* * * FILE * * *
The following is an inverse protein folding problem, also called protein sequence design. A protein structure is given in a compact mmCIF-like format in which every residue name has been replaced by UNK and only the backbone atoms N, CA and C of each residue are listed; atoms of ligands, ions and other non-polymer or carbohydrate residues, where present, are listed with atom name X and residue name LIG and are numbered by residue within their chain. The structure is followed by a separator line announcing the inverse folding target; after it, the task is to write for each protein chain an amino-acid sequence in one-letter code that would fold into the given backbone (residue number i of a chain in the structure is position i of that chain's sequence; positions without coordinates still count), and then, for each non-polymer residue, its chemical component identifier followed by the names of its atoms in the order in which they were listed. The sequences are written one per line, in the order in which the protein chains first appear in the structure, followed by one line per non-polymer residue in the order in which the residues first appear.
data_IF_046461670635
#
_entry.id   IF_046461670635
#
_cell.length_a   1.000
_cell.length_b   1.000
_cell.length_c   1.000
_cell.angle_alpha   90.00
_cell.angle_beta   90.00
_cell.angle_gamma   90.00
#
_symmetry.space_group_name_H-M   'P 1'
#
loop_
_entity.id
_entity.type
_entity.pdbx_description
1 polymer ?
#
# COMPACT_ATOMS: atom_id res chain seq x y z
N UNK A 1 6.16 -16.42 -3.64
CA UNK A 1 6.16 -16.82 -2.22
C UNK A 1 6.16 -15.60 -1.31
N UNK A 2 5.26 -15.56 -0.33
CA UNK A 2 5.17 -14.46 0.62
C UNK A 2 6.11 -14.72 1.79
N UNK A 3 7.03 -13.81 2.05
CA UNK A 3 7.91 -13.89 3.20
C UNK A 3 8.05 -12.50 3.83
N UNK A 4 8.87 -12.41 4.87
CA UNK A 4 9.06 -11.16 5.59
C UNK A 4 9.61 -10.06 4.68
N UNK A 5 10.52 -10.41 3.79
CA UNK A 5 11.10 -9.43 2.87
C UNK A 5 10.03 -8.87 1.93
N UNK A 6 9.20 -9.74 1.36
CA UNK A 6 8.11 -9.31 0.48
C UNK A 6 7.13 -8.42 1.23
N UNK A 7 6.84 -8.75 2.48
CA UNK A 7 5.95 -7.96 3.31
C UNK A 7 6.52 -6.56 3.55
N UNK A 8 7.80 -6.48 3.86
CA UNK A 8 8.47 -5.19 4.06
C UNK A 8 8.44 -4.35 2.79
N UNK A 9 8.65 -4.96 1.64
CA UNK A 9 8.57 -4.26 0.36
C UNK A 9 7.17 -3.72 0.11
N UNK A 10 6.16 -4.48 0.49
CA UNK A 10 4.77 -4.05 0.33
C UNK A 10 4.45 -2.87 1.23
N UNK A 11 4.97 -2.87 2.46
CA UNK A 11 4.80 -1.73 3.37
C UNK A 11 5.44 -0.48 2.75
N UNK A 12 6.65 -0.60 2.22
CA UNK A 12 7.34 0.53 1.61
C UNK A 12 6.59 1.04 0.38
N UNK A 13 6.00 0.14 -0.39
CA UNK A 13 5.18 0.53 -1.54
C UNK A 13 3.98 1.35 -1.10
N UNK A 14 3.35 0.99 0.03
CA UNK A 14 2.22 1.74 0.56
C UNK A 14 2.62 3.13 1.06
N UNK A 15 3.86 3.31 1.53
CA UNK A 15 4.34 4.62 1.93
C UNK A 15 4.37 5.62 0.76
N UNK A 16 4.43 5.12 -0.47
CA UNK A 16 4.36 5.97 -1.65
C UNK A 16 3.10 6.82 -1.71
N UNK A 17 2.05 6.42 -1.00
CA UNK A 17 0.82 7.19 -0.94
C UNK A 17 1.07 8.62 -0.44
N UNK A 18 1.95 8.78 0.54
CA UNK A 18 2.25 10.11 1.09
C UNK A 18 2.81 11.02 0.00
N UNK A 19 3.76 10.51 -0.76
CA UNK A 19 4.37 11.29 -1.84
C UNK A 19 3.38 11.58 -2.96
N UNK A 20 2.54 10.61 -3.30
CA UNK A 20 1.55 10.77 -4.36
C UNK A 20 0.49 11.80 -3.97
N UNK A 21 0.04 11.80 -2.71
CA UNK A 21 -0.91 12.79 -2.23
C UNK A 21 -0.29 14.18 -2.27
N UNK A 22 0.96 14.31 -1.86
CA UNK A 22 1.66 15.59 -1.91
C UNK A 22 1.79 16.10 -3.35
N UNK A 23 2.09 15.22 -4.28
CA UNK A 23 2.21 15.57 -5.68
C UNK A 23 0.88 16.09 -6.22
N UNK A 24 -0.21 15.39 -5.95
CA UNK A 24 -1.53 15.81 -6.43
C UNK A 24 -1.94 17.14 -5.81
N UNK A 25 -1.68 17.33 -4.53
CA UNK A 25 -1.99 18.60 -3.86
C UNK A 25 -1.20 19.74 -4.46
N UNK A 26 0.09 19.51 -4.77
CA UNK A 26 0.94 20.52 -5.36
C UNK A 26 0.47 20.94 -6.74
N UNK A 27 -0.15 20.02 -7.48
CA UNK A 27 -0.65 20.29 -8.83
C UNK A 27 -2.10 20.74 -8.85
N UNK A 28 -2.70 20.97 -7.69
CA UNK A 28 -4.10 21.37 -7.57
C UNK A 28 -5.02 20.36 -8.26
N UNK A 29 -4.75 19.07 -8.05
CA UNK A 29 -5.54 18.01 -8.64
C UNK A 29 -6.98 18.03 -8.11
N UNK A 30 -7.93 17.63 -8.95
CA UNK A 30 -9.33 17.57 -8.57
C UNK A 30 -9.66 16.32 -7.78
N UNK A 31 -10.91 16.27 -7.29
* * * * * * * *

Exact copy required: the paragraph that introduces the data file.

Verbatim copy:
The following is an inverse protein folding problem, also called protein sequence design. A protein structure is given in a compact mmCIF-like format in which every residue name has been replaced by UNK and only the backbone atoms N, CA and C of each residue are listed; atoms of ligands, ions and other non-polymer or carbohydrate residues, where present, are listed with atom name X and residue name LIG and are numbered by residue within their chain. The structure is followed by a separator line announcing the inverse folding target; after it, the task is to write for each protein chain an amino-acid sequence in one-letter code that would fold into the given backbone (residue number i of a chain in the structure is position i of that chain's sequence; positions without coordinates still count), and then, for each non-polymer residue, its chemical component identifier followed by the names of its atoms in the order in which they were listed. The sequences are written one per line, in the order in which the protein chains first appear in the structure, followed by one line per non-polymer residue in the order in which the residues first appear.